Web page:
Arabs linked to al-Qaida may have tested biological weapons in Iraq, U.S. official says

Tuesday, August 20th 2002, 12:00 am
By: News On 6

CRAWFORD, Texas (AP) _ Arab terrorists with al-Qaida ties may have tested biological weapons at a small facility in Kurdish-controlled northern Iraq, a U.S. official said.

American intelligence agencies had reason to suspect that the facility, in a part of northern Iraq not controlled by President Saddam Hussein's government, was a kind of laboratory for chemical and biological weapons activity that included testing on barnyard animals and at least one man, the official said Monday, speaking on condition of anonymity.

U.S. officials believe the terrorists tested a biological toxin known as ricin, a deadly poison made from the castor bean plant.

The Defense Department has reviewed possibly taking military action against the site in northern Iraq because any time there is intelligence about production of weapons of mass destruction all options are considered, including military, a U.S. counterterror official said in Washington.

In a related development Tuesday, U.S. fighter jets bombed an air defense facility in southern Iraq near the city of al-Amarah, about 120 miles southeast of Baghdad, U.S. officials said. They said it was in response to ``Iraqi hostile threats and acts'' against U.S. and British pilots who enforce a ``no fly'' zone over southern Iraq. No other details of the threats or the attack were disclosed.

The Bush administration considered a covert military operation against the suspected bio-weapons facility in northern Iraq, but President Bush did not approve military action, ABC News' ``World News Tonight'' reported Monday.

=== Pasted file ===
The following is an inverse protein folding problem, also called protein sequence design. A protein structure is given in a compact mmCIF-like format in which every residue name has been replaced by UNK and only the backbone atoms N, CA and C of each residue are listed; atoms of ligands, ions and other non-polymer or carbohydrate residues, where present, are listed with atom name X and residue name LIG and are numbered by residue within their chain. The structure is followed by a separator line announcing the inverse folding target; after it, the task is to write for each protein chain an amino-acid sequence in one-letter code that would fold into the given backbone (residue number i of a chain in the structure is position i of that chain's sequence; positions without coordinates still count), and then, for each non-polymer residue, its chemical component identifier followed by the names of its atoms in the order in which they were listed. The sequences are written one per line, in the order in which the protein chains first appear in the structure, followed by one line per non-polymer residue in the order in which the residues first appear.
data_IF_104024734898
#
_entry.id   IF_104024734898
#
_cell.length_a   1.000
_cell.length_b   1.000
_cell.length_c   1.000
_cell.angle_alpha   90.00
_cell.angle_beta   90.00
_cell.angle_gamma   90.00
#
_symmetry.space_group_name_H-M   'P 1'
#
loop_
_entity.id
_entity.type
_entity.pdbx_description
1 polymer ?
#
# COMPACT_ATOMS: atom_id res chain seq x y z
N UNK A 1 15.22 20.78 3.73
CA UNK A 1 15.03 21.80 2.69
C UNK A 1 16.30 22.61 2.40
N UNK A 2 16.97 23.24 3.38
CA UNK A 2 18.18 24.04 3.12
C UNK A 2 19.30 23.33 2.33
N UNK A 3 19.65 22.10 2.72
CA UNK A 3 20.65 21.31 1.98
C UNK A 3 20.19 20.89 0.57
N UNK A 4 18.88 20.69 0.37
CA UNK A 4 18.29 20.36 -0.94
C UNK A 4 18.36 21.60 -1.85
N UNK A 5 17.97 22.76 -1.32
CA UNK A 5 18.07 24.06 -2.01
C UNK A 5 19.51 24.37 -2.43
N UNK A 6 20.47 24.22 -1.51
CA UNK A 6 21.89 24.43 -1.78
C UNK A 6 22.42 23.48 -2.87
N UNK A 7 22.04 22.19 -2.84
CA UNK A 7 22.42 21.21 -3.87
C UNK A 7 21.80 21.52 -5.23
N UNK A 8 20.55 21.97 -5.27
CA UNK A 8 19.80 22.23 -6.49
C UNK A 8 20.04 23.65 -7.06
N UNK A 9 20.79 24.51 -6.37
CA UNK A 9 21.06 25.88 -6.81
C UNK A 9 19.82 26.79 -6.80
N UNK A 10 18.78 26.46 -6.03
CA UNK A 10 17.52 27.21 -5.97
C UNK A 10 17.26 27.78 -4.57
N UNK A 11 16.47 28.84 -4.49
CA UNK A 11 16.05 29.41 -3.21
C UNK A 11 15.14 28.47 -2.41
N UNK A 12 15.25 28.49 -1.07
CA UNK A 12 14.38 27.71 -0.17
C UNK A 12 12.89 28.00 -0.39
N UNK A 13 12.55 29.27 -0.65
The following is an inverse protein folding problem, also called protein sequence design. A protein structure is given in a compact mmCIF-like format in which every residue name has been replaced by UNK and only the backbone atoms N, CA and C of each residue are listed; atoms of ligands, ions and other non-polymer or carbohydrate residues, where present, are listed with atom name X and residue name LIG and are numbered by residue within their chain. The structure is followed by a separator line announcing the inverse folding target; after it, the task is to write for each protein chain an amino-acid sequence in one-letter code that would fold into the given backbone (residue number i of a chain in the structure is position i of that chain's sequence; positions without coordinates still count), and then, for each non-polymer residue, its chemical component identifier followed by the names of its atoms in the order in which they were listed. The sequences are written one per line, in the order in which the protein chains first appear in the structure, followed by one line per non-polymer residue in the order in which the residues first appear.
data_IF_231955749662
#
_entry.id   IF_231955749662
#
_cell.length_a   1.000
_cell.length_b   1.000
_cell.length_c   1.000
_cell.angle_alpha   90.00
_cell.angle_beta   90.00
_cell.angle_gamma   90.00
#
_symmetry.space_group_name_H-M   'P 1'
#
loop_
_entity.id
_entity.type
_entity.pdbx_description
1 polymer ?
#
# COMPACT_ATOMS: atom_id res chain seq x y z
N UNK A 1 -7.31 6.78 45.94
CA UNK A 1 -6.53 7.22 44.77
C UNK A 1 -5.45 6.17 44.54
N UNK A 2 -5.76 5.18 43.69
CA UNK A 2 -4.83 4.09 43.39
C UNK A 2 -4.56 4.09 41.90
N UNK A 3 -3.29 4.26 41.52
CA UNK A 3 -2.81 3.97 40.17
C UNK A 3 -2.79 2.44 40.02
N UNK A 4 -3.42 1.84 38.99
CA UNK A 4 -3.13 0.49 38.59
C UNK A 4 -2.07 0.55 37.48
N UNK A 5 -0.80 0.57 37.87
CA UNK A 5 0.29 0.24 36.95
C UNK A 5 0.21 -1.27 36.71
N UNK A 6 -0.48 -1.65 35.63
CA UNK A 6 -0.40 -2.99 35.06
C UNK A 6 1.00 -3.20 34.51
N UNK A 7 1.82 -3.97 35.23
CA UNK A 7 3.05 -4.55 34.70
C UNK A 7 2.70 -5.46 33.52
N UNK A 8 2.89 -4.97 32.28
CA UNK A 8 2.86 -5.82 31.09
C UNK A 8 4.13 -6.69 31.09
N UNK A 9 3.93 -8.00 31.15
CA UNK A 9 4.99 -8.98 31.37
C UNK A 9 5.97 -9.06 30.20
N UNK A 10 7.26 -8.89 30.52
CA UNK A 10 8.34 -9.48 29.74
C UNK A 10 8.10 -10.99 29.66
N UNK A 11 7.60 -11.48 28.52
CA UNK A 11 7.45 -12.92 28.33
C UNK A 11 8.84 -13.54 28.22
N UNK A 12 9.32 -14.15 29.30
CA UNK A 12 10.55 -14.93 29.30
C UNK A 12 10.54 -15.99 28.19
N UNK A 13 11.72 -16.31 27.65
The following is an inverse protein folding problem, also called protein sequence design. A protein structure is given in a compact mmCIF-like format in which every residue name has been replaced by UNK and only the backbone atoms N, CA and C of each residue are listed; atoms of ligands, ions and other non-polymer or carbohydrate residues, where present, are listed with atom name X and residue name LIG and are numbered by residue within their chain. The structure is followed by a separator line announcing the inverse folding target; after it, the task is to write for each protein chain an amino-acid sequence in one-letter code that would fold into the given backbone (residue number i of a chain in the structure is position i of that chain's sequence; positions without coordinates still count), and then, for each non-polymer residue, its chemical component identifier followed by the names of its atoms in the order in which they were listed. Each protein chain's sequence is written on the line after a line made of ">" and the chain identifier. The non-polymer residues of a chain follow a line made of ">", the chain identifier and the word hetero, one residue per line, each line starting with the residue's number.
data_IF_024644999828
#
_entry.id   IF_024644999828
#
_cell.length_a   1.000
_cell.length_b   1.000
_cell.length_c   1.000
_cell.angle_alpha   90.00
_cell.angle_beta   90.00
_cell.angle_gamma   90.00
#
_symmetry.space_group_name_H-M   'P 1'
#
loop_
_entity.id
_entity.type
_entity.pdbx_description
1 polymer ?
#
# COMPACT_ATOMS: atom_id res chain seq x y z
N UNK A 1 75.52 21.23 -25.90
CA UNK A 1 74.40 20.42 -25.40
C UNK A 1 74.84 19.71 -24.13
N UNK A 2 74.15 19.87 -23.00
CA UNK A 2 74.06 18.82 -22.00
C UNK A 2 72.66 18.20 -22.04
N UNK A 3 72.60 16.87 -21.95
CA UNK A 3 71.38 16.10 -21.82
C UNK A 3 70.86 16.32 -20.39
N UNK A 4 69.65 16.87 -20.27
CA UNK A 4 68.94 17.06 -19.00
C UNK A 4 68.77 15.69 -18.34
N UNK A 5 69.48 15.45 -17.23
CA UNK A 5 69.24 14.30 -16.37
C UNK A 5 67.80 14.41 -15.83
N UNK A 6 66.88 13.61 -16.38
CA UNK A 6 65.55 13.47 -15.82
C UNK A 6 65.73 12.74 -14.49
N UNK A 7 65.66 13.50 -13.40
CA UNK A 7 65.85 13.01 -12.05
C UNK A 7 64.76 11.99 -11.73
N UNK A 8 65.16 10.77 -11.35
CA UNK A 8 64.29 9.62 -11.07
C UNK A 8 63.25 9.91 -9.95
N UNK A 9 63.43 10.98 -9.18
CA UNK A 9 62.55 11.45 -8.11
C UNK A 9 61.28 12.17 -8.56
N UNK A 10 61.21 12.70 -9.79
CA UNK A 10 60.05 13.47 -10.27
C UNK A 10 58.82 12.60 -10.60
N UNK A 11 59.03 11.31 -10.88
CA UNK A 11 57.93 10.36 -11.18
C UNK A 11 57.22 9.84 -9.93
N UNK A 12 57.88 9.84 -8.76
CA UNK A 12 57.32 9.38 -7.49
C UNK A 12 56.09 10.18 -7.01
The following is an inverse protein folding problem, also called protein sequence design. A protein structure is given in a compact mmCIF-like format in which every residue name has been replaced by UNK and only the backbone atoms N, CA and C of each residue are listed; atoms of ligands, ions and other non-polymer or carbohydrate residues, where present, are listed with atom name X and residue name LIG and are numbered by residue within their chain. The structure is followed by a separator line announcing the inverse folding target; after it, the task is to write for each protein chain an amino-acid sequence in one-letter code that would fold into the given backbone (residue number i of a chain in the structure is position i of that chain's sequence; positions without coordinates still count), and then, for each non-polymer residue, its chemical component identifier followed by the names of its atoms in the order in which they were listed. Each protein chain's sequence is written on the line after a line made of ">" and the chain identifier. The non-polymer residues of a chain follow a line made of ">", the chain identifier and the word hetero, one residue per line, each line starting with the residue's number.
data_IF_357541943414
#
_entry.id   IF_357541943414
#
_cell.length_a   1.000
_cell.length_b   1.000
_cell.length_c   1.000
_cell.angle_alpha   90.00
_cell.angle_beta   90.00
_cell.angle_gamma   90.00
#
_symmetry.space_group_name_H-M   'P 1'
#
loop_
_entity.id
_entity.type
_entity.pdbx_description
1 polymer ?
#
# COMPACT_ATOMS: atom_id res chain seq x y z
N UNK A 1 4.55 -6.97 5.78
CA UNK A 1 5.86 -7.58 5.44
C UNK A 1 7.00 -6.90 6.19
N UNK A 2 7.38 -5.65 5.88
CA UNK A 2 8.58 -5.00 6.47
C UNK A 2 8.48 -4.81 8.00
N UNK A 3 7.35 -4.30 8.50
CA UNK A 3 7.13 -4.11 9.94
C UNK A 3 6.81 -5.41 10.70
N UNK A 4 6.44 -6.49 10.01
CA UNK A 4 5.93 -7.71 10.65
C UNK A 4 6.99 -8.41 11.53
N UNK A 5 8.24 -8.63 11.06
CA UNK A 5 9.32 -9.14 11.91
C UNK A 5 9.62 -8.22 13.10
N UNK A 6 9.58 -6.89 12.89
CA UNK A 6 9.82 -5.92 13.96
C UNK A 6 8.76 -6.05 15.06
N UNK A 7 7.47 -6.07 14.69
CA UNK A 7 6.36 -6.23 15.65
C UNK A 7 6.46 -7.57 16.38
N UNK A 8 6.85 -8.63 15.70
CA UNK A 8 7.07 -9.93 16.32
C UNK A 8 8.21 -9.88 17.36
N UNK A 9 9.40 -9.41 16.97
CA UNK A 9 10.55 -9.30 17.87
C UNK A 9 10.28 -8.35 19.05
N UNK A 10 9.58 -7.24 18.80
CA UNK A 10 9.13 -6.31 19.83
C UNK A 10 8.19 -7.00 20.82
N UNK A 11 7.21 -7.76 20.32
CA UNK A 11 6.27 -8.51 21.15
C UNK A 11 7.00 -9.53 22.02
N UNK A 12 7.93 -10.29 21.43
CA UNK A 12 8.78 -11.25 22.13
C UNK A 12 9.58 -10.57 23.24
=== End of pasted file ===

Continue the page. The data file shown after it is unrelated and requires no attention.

Citing unidentified intelligence officials, ABC said that as U.S. surveillance of the weapons facility intensified, Bush administration officials concluded it was too small and crude to be worth risking American lives and the outcry among allies that might follow any U.S. action inside Iraq.

At the White House, a spokesman for Bush's National Security Council refused comment.

``As a matter of policy, we don't discuss whether something was or was not briefed to the president,'' spokesman Michael Anton said in Washington. ``We don't discuss military targeting _ whether something is, was or might be a military target.''

The official who privately discussed U.S. knowledge of the facility said it was operated recently by a small number of people connected to terrorists in Ansar al-Islam, an Arab organization with links to Osama bin Laden's al-Qaida terror network. The official would not say whether the facility was still in operation.

U.S. intelligence agencies have no evidence that Saddam is linked to the operation, the official said.

The revelations put the Bush White House in an uncomfortable position, because the president has promised every audience he addresses that his administration will ``hunt the killers down one by one'' and prevent America's enemies from acquiring weapons of mass destruction.

``With the spread of chemical and biological and nuclear weapons, along with ballistic missile technology, freedom's enemies could attain catastrophic power. And there's no doubt that they would use that power to attack us and to attack the values we uphold,'' Bush told a group of conservative leaders from the International Democrat Union at a White House dinner in June.

``We will oppose the new totalitarians with all our power. We will hunt them down one by one and bring them to justice,'' Bush said.